Several Short term (ST, by 2022) Medium Term (MT, by 2027) and Long Term (LT, by 2030) objectives and responsibilities mentioned in the plan are all in the right direction and would have been a saviour had the outbreak waited another five to seven years for these to be implemented as per the plan, such as “Dovetail norms & regulations relevant for BPHE with DM act 2005” (MT), “Establishment of early warning system” (MT), “Establishing and maintaining community based network for sharing alerts” (MT), “Develop a clearly defined interagency emergency response plan with roles and information flows clearly marked out” (MT), “Partnering local institutions with national institutions/experts” (LT), “Stockpiling of essential medical supplies such as vaccines and antibiotics etc.” (LT), “Establishing adequate decontamination systems, critical care ICUs and isolation wards with pressure control and lamellar flow systems”(ST), “Adequate PPE for all the health workers associated with the responding to biological emergencies” (ST), “Upgradation of earmarked hospitals to cope with emergencies” (LT), “Mobile telehealth services & Mobile Hospitals” (LT), “Specialised healthcare and laboratory facilities to address biological emergencies/incidents” (MT), “Establishing and strengthening quarantine facilities” (LT).
While one can rue the fact that we recognised these requirements within a structured framework too late, the silver lining is that the crisis has made us implement some of these, in some manner or the other, immediately instead of waiting another five to ten years as planned in the NDMP. The best part is the lessons in managing this crisis at hand will help in a faster and more practical execution of several great initiatives identified in the NDMP just before the pandemic. We can also hope to see a legal framework for dealing with such emergencies come up much earlier than the targeted timeline of 2027, as also a policy on stockpiling and upgradation of certain facilities.
2. Community Awareness towards Hygiene will have positive impact in the long-term, though in the short-term likely to increase PHC burden significantly
Since the days leading to the full-blown pandemic, intensive campaigns are being run promoting hand hygiene to prevent transmission of infection. This has led to very high levels of awareness and compliance to this seemingly small routine of clean hands but one which in the long run can have far-reaching implications for transmission of various other infections as well. All signs point to a protracted period of contagion and perhaps seasonal returning peaks as well, which means reasonably long cycle of special emphasis on hand hygiene, face mask, hygienic social habits and disinfection. These long cycles of focus on hygiene combined with Swachh Bharat Abhiyan may have positive impact on improved health of the society, although extent of benefit will be difficult to measure tangibly. On the flipside, in the short-term, a tremendous increase in burden on primary care facilities and GPs can be anticipated as over-cautious people throng them even on mild symptoms.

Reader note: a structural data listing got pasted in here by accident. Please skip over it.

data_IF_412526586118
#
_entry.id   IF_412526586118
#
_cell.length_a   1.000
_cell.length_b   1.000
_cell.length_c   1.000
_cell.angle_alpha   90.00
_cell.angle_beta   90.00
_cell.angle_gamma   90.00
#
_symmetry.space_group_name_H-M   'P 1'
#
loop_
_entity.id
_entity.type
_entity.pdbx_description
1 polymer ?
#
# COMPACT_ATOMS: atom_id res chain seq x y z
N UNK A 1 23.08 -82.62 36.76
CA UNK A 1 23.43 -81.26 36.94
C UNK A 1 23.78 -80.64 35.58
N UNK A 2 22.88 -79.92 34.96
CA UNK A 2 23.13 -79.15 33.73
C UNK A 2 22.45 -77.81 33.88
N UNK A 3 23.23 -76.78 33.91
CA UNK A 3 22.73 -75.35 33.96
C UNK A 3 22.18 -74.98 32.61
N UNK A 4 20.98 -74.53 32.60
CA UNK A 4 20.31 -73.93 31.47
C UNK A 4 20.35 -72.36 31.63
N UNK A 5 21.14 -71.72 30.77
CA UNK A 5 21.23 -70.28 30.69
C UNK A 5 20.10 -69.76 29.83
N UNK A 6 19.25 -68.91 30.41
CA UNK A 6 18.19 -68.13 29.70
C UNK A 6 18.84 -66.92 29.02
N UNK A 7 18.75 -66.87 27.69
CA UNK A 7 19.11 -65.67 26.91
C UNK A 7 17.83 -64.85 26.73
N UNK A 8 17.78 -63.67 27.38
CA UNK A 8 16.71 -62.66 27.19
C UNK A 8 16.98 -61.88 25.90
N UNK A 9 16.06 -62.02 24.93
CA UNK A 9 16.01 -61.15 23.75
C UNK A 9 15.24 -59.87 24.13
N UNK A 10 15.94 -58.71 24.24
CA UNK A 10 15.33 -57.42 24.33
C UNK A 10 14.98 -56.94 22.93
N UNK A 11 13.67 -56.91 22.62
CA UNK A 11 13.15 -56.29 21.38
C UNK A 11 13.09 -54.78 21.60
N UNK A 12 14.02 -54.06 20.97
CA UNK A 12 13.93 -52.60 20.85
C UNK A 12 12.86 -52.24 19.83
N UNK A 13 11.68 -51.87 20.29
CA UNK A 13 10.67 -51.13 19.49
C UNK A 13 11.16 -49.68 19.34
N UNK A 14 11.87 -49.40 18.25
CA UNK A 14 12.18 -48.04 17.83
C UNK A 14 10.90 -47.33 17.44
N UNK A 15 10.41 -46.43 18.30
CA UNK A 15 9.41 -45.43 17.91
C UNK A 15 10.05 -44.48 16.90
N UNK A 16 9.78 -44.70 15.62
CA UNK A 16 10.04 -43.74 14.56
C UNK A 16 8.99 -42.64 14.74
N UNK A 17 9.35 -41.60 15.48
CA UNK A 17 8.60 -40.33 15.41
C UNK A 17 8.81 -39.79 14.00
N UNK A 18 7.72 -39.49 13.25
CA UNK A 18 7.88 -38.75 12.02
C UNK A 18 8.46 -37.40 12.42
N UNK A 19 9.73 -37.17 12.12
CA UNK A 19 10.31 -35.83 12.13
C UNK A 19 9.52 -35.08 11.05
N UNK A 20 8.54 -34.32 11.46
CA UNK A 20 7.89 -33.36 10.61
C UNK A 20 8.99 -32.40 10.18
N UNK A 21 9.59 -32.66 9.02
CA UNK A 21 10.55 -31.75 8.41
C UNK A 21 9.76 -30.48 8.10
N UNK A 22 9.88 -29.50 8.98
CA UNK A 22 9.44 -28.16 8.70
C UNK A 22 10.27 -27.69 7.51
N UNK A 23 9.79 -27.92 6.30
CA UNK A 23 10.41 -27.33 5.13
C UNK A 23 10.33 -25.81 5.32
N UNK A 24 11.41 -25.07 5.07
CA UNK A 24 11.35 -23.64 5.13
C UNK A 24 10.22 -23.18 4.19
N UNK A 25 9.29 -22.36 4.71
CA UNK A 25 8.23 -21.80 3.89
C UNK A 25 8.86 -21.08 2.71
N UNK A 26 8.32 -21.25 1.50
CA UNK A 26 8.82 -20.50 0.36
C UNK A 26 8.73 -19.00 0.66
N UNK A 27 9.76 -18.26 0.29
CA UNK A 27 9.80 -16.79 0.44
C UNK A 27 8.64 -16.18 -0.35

3. Gaps in Care of patients of other ailments, especially chronic diseases in the short-term can lead to long-term burden on healthcare
As urgent takes precedence over important, the entire system focused on prevention, diagnosis, treatment and containment of COVID-19 infection is likely to miss opportunities for timely diagnosis and treatment of other diseases. Patients of chronic disease, being wary of going out, or facing difficulties in movement due to lockdown restriction might miss on treatment, ending up with long-term sequelae. These can eventually increase the possibility of complications and worsening of disease, raising the overall burden of diseases of the country to a certain extent. Recently we also read about BMC shifting some patients of cancer and other disease to makeshift arrangements under a flyover in Mumbai to accommodate rising number of COVID-19 patients in the city. Unavailability of several government set-ups that have been earmarked for COVID-19 has also limited the availability of emergency treatment of acute conditions for the less privileged whose only fall back for healthcare needs are public facilities. Postponement of Elective surgeries and procedures could have adverse impact on quality of life while the patients wait for the right time to get the treatment they need.